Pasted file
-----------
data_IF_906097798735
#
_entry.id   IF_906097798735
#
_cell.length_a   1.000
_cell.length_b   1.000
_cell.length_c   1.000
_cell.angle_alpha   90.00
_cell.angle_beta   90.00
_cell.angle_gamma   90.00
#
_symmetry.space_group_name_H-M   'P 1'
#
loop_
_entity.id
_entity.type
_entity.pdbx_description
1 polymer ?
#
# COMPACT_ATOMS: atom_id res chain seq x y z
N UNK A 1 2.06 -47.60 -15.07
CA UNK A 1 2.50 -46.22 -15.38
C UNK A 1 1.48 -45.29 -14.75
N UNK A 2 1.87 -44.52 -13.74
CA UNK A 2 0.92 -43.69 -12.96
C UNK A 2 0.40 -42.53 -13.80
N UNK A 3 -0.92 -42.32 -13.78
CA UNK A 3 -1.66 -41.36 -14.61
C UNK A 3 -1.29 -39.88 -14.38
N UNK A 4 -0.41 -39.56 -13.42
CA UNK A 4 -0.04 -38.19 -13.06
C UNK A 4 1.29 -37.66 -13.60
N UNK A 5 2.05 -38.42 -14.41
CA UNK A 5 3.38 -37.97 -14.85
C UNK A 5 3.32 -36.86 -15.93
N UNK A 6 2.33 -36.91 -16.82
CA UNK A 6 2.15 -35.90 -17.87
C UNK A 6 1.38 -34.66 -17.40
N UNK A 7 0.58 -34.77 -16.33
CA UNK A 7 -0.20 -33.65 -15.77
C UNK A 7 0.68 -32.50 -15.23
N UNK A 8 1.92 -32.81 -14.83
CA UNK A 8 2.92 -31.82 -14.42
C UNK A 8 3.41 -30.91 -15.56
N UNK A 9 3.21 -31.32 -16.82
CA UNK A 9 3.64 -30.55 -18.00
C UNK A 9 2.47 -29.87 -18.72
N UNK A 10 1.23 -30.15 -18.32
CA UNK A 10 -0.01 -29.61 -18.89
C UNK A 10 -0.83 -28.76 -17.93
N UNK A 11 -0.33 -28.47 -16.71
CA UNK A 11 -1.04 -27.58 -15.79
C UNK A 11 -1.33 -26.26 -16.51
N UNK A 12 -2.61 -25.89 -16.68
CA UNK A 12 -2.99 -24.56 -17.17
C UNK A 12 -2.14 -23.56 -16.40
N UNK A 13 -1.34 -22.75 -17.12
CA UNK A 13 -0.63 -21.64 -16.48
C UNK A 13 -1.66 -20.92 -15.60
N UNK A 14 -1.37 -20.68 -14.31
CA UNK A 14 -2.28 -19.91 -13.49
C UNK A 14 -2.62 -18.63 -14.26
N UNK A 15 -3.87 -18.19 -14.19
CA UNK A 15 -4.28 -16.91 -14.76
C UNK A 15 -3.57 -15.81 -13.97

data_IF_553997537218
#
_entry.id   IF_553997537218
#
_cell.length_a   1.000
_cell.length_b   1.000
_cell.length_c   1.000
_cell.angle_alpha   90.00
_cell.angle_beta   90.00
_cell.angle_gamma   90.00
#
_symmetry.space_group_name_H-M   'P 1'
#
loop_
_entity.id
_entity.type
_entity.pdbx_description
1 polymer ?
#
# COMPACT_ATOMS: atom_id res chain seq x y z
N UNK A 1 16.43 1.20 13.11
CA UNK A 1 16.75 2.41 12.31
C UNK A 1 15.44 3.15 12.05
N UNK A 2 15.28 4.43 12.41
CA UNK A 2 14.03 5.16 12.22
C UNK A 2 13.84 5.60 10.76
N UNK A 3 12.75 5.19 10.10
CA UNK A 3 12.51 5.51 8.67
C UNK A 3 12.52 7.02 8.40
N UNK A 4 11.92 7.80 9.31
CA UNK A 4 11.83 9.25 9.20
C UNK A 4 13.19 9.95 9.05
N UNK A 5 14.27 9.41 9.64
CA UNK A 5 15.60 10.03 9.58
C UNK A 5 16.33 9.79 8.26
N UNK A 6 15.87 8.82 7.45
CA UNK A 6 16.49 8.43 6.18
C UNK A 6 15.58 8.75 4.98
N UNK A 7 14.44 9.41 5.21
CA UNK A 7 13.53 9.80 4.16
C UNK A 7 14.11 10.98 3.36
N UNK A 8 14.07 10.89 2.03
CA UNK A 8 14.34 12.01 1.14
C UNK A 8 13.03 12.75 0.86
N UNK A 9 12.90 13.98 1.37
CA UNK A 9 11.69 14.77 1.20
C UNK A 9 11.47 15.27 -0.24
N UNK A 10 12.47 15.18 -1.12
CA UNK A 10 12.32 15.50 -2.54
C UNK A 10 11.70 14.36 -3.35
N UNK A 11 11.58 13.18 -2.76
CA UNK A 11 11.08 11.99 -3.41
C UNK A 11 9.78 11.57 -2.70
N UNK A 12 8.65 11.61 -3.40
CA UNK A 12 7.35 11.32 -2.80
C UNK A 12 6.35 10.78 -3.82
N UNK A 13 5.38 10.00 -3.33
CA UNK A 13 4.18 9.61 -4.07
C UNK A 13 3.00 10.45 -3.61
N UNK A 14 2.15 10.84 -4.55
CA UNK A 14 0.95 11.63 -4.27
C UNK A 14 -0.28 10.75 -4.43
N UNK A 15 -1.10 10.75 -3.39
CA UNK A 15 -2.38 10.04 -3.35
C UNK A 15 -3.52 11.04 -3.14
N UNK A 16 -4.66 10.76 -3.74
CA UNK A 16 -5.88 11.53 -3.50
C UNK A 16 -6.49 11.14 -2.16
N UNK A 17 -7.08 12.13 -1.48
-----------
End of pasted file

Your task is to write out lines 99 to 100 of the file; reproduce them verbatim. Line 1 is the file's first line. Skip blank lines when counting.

CA UNK A 5 15.60 10.03 9.58
C UNK A 5 16.33 9.79 8.26